Health care coverage for the poor
In recent study, mental health patients fared well on managed care

By Sarah Yang, Public Affairs

24 April 2002 | Two years after Colorado's Medicaid program switched to a managed care system for its mental health patients, costs for providing care were significantly reduced without negatively affecting patient outcomes, according to a new study led by campus researchers.

The results were published April 23 in the journal Health Services Research. Patients studied were both poor and severely mentally ill, which many feared would leave them vulnerable to lower quality care in cost-reduction settings.

"Conventional wisdom says these patients are the ones who fall through the cracks," said Joan Bloom, professor of health and policy management at the School of Public Health.... "Our findings show that it doesn't have to be that way."

"The study results indicate that managed care can work well under certain circumstances," she said.

Colorado passed legislation in 1992 to switch its Medicaid mental health services from the traditional fee-for-service system to one under managed care, also known as capitation. At least 32 states including New York, Utah, Massachusetts, Minnesota and California are in the process of moving their Medicaid mental health patients into managed care programs.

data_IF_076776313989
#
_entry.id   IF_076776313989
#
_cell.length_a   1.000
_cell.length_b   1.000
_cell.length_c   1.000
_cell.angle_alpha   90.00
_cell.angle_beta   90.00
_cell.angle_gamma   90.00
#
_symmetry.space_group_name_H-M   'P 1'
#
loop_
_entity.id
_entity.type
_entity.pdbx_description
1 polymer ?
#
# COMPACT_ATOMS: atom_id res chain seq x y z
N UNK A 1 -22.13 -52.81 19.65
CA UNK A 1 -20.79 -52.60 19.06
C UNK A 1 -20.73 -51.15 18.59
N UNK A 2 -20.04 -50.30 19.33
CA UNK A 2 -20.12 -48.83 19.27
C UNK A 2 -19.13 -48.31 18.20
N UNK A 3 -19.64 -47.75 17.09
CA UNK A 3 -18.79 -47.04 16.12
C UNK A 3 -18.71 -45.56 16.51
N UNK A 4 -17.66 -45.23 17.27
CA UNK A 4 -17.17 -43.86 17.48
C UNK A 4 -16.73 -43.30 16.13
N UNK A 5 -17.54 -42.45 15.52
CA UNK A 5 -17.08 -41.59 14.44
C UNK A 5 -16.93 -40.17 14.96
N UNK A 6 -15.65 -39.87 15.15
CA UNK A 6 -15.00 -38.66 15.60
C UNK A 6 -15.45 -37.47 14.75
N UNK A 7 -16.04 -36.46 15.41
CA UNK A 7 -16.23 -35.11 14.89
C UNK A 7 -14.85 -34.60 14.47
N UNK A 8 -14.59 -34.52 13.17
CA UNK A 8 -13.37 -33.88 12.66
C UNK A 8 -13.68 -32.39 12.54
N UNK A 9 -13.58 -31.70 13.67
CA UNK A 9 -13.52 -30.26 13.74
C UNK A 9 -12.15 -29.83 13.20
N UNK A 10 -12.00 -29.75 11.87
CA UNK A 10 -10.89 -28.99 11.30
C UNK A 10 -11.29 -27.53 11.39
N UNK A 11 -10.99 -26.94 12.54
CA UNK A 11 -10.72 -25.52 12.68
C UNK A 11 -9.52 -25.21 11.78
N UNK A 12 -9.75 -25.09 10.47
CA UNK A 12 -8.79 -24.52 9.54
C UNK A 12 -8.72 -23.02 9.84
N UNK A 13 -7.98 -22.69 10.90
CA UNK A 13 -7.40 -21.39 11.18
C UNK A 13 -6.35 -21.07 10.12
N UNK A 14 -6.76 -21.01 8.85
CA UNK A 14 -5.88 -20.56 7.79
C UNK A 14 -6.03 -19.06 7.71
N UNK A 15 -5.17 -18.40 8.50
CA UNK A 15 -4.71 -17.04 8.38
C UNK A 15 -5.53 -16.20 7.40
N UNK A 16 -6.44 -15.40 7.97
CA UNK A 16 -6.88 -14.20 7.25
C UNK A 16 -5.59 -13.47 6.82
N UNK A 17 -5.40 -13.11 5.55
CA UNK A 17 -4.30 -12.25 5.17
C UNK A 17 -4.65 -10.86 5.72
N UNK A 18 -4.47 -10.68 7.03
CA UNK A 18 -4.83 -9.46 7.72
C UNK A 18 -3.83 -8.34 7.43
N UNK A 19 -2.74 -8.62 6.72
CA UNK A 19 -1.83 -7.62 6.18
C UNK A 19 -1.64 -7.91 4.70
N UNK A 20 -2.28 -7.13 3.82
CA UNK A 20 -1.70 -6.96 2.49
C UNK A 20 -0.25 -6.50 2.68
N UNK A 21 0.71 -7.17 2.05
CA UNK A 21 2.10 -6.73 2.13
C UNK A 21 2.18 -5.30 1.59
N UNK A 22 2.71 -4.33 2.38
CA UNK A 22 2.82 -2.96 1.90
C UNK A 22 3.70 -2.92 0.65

Researchers studied adult patients who were diagnosed with schizophrenia or bipolar disorder, or who had at least one 24-hour psychiatric hospital stay in the prior year.

They found that non-profit managed care areas saw a 19 percent drop in costs per person, while for-profit managed care areas saw cost reductions of 70 percent per person.

The study also found changes in access patterns in managed care plans. Patients in non-profit capitation programs reported an increased incidence of services being refused, discontinued or reduced. Those in for-profit managed care plans reported significantly longer waiting times.

But the reports of reduced access did not translate into measurably poorer outcomes for the patients, the researchers said.

No significant differences were found in the severity of patients' psychiatric symptoms, ability to function or quality of life.


full version of this research story


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